Minister seeks go-ahead for Turkey missiles
The Local · 22 Nov 2012, 07:42
Published: 22 Nov 2012 07:42 GMT+01:00
He was addressing the lower Bundestag house of parliament shortly after NATO announced it had received a request from member Turkey for a deployment of Patriot missiles to protect its troubled border with Syria.
Germany and The Netherlands are the two main European nations that possess the medium-range missiles made by US group Raytheon.
The German government would "prepare a mandate as quickly as possible and present it to the Bundestag," de Maizière said, calling on lawmakers to discuss it December 10-14 at the latest.
He stressed the defensive nature of Turkey's request and dismissed fears the Patriot missiles could serve as protection for a no-fly zone in Syria or as part of an offensive operation as "baseless".
"We are determined to answer the request positively," de Maizière said.
The operation would involve sending up to 200 German soldiers.
Originally used as an anti-aircraft missile, Patriots today are used to defend airspace by detecting and destroying incoming missiles and were made famous during the 1991 Gulf War as a defence from Scuds fired on Israel and Saudi Arabia from Saddam Hussein's Iraq.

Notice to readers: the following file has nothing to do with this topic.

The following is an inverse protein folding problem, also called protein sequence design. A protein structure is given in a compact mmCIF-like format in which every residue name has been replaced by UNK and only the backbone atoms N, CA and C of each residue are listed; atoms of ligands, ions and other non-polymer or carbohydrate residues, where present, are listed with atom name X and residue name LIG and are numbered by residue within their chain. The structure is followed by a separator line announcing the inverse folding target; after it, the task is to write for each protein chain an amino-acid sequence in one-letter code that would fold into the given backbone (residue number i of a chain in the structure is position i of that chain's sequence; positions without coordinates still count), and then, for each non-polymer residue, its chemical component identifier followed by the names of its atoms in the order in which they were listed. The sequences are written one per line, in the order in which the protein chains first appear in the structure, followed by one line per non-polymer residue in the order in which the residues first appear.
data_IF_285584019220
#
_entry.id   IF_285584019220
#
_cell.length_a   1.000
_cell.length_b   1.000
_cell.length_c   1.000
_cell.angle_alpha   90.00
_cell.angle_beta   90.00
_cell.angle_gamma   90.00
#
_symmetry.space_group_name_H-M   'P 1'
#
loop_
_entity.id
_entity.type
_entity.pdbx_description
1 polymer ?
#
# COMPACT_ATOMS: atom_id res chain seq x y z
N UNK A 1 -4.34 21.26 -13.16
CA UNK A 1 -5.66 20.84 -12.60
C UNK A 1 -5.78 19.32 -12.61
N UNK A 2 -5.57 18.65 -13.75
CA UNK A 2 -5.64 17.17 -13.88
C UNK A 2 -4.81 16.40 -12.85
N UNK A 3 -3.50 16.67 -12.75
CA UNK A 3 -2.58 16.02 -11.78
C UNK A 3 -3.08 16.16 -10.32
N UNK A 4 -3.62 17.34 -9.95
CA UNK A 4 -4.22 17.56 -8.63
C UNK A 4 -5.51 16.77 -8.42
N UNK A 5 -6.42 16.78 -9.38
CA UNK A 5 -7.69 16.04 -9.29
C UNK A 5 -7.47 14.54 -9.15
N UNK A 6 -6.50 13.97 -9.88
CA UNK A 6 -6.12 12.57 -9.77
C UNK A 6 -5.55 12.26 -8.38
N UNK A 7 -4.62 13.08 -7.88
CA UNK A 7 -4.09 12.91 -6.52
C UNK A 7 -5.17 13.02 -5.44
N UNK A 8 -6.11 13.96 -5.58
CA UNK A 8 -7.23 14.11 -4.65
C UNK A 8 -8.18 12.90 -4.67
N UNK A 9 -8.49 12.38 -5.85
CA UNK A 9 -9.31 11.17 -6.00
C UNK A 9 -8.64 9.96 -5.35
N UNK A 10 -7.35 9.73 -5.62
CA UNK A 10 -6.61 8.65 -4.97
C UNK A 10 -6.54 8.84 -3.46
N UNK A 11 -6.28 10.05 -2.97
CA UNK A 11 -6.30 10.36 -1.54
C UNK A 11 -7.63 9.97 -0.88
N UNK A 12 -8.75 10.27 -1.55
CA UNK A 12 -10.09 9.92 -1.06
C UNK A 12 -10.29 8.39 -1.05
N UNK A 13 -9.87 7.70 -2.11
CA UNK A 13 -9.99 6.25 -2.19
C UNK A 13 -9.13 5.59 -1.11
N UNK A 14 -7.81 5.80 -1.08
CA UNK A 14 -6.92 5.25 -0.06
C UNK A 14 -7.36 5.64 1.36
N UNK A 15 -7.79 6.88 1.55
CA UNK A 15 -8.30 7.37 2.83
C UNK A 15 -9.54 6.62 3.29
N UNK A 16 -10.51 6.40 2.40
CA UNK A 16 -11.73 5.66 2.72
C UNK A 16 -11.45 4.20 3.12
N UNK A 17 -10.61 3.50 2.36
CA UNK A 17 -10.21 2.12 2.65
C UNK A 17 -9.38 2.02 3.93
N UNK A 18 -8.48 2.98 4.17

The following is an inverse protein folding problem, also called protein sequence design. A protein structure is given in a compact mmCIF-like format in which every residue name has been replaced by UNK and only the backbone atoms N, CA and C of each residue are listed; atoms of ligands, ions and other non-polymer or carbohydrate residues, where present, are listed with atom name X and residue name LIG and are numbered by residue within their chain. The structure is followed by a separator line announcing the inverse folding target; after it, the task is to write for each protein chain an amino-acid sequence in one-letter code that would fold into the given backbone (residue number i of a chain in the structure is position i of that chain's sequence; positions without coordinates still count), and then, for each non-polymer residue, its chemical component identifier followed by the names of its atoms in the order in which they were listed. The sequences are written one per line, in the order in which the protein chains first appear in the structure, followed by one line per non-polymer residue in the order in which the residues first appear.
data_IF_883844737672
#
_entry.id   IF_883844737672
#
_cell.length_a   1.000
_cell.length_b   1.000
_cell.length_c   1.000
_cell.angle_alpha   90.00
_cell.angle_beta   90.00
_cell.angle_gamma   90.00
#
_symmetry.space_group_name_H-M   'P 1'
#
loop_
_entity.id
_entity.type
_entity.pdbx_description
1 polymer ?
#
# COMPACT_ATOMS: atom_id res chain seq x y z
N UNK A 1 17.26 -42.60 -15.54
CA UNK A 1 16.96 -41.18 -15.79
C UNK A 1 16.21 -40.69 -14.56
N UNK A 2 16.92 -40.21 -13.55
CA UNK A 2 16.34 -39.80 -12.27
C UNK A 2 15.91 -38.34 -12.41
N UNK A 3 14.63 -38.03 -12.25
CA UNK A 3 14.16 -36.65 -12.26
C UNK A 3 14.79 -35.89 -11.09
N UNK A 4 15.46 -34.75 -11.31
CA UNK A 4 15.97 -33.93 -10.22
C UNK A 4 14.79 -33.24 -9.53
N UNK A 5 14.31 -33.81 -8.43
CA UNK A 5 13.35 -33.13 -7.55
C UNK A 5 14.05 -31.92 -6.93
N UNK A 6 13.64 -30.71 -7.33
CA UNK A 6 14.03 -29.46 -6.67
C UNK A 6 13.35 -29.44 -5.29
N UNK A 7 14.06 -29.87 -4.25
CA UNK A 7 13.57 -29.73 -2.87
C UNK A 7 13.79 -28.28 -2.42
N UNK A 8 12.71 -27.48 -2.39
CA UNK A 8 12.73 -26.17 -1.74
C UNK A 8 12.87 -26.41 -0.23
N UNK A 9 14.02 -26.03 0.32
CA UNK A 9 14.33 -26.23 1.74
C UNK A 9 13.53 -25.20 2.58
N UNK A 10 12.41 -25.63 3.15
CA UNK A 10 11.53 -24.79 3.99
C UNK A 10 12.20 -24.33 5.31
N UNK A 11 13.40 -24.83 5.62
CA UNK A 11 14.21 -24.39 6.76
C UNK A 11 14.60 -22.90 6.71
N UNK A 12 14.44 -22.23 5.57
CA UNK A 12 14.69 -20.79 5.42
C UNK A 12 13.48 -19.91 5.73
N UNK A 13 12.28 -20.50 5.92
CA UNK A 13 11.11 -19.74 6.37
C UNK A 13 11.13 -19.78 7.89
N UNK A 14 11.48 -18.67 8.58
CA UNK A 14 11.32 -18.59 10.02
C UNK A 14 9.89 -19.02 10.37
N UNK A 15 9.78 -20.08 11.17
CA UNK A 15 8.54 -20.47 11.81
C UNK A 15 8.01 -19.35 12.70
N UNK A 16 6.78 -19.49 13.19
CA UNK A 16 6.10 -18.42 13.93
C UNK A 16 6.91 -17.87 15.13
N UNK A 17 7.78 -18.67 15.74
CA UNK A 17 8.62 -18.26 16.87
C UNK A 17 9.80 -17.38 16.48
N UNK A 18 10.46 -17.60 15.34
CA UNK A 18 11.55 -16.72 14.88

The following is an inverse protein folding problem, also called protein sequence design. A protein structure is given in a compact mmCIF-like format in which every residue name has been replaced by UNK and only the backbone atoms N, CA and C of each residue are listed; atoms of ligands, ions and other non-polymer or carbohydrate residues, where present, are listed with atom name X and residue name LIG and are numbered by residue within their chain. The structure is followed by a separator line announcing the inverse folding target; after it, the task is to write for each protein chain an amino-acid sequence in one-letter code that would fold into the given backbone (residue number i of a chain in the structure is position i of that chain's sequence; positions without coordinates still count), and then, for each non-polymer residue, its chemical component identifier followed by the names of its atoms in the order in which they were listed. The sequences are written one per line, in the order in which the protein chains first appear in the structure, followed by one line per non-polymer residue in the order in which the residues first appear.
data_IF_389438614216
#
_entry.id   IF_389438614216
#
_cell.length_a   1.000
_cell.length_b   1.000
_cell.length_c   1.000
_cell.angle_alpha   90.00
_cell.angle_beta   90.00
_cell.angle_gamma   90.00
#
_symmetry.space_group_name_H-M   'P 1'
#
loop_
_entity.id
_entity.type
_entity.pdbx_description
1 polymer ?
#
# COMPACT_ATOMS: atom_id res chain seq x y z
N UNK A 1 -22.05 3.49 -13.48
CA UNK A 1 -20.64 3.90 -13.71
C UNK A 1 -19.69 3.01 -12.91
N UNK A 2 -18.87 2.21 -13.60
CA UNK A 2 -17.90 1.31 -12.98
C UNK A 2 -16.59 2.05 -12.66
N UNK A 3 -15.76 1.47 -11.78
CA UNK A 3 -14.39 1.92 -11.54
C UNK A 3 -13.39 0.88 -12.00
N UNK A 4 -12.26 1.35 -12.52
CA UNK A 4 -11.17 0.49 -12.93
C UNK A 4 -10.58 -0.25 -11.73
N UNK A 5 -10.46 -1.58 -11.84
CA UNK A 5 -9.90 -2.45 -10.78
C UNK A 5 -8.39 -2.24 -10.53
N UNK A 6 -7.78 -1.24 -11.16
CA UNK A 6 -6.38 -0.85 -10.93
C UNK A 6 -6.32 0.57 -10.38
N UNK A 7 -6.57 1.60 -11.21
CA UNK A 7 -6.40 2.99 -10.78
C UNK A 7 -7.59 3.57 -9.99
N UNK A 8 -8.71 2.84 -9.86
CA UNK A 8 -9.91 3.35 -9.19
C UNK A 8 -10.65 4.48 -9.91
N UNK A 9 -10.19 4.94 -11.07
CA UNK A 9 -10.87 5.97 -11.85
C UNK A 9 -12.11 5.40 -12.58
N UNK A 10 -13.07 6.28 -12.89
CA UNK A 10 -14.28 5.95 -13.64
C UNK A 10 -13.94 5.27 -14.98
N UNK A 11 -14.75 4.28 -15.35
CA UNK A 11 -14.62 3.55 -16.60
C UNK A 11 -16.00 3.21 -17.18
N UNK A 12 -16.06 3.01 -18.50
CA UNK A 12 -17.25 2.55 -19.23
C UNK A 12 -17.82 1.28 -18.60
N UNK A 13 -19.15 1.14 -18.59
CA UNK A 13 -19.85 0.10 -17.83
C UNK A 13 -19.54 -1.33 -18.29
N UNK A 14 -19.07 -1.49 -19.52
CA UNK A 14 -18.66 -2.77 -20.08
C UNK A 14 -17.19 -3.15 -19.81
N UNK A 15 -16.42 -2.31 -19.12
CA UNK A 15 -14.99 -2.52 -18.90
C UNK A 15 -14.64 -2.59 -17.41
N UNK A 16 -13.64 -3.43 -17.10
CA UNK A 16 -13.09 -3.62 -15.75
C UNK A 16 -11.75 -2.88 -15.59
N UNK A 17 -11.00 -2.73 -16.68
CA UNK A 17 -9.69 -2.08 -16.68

Turkey's border villages have been hit by artillery fire from Syria as forces loyal to Damascus battle rebels seeking to oust President Bashar al-Assad's regime.
The German minister was also critical of Turkish Prime Minister Recep Tayyip Erdogan, who on Tuesday accused Israel of "ethnic cleansing" in Gaza.
De Maizière said that an alliance partner who was now receiving help could also be publicly condemned "and this is what I am doing."
Earlier German Foreign Minister Guido Westerwelle said that initial indications showed "the criteria which we have set are fulfilled" over Turkey's request to NATO for help.
He said it would be a mistake to deny support to a NATO member under attack.
According to a YouGov poll, 58 percent of Germans said they rejected any German deployment over the conflict in Syria, compared to 31 percent who said they supported it.
The poll was among 1,048 people between 19 and 21 November.